British households will be saddled with a tax-like financial burden for years if they vote to leave the EU, one of the world’s leading forecasting groups has warned.
Ángel Gurría, the OECD’s general secretary, told BBC Radio 4’s Today programme: “Brexit is like a tax, equivalent to missing out on about one month’s income within four years, but then it carries on to 2023, 2030.
“There is a consistent loss … That tax is going to be continued to be paid by Britons over time. What they would have had in their pocket to spend, they would not have. Therefore it is as real as tax.”
The OECD has calculated that lower economic growth will weigh on household finances. Details of its forecasts and how it made its calculations will be published at 10.30am GMT+1.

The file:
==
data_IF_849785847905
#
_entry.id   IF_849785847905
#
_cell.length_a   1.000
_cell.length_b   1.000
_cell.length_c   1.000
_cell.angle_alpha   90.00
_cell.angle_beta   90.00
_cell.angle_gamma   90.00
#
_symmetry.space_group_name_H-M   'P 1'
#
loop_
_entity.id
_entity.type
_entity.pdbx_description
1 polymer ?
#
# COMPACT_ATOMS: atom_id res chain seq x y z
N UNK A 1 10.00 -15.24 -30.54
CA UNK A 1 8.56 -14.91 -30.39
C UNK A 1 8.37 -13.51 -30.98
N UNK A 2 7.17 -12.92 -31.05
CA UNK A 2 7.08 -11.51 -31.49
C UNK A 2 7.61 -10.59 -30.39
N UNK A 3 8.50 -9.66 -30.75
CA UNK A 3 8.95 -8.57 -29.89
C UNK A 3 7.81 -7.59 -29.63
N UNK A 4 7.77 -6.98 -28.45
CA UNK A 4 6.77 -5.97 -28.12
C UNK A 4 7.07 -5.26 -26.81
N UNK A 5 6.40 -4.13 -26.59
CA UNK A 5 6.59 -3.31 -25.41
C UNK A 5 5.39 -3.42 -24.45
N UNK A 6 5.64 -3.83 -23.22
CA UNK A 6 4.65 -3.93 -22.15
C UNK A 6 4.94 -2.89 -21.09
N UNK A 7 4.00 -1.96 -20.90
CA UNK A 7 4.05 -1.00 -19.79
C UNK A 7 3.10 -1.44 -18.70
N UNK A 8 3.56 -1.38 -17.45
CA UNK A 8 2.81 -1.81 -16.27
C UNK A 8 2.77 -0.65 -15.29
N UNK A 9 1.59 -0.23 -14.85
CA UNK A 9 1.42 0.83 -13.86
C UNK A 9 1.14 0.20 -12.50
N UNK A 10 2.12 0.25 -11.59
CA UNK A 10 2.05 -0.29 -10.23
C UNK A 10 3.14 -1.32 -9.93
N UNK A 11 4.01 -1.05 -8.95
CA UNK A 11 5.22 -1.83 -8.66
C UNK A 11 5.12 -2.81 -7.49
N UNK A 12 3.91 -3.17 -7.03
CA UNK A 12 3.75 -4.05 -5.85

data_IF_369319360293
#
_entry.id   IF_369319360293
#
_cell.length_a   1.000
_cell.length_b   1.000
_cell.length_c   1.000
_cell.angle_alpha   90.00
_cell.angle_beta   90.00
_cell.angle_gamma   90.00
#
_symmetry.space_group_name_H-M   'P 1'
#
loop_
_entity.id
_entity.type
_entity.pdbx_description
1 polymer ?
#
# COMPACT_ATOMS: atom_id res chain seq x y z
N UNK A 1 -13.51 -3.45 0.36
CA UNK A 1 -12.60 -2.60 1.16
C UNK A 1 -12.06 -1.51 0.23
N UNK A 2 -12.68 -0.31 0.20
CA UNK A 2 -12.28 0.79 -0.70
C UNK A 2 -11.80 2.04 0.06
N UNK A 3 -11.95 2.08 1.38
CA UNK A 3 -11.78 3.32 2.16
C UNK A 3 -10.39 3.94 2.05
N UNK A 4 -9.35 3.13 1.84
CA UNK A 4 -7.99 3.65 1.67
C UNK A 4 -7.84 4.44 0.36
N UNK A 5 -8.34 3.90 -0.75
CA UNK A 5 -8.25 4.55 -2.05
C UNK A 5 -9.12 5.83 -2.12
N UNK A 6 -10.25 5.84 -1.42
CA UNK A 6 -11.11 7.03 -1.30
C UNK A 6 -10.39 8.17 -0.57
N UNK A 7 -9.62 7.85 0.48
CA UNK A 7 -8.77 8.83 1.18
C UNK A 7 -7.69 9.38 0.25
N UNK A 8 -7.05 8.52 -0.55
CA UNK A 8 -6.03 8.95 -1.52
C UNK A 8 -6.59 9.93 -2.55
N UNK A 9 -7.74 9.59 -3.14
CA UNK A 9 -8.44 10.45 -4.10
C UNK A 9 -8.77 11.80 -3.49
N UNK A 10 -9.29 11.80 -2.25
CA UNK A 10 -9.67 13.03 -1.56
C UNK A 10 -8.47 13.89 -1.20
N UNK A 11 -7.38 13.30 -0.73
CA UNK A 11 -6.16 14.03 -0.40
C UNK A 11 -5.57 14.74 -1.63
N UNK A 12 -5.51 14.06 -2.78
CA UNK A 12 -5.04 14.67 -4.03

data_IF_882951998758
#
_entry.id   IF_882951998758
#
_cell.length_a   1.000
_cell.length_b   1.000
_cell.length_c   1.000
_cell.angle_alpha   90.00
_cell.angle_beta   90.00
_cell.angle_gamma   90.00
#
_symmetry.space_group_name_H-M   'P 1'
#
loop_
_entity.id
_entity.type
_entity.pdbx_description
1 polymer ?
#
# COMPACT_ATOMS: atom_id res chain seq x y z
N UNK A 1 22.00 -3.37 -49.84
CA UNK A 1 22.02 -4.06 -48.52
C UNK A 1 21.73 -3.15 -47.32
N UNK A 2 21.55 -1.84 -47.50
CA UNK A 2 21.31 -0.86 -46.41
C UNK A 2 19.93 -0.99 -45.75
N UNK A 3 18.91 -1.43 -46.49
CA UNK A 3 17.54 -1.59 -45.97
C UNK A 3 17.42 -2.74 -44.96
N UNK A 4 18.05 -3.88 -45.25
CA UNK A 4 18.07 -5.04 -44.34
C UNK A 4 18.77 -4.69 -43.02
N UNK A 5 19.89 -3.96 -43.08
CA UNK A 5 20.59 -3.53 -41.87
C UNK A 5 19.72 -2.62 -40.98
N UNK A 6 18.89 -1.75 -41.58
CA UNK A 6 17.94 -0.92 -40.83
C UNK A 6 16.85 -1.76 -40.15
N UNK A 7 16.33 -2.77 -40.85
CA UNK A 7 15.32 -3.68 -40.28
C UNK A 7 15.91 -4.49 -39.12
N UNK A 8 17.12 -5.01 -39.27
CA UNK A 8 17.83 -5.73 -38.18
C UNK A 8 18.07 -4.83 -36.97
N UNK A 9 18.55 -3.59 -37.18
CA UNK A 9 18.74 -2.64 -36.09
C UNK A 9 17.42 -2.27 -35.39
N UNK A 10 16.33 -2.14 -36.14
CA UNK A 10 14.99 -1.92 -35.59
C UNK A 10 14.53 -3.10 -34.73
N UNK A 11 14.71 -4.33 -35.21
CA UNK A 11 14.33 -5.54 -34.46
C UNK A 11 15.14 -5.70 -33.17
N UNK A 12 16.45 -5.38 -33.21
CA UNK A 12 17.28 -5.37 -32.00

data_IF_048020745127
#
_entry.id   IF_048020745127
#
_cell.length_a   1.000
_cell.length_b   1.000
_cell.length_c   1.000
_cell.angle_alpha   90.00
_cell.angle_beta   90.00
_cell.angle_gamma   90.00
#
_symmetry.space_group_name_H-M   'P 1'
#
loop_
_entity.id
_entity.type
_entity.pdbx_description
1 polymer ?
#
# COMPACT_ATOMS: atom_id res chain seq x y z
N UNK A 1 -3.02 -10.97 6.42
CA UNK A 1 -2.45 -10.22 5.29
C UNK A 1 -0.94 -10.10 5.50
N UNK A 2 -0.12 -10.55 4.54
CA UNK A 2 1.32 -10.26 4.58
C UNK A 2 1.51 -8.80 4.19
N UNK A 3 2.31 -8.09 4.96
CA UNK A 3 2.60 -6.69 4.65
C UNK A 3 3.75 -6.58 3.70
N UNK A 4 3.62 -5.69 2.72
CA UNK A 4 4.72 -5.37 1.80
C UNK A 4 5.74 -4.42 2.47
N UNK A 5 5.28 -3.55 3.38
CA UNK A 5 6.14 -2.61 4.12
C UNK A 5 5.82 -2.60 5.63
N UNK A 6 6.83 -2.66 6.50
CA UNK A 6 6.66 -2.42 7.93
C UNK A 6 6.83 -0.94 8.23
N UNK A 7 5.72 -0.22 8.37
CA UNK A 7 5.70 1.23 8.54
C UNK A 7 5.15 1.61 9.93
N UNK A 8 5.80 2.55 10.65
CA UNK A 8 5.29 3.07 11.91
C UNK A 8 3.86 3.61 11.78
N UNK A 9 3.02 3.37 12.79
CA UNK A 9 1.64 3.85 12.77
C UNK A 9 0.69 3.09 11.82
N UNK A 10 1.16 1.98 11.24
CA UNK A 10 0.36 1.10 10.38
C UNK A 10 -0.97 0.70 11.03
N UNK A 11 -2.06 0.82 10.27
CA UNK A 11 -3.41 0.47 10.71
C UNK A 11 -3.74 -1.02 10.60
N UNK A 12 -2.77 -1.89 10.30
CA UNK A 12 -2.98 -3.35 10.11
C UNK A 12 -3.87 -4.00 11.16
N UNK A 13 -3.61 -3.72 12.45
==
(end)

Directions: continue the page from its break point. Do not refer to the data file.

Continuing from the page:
Putting himself firmly in the remain camp, Gurría added: “Why are we spending so much time, so much effort, and so much talent, in trying to find ways to compensate for a bad decision when you don’t necessarily have to take the bad decision?”
He rejected the idea, put forward by Vote Leave camp leaders, including the London mayor, Boris Johnson, that Britain would be better off in the long term outside the EU.
Gurría said there was no reason why the Brexit camp should assume the UK would be able to negotiate a better deal on trade, investment and migration outside the EU. “[There is] no kind of deal that would go better by yourself than in the company of Europeans.”
This article was written by Angela Monaghan, for theguardian.com on Wednesday 27th April 2016 08.56 Europe/Londonguardian.co.uk © Guardian News and Media Limited 2010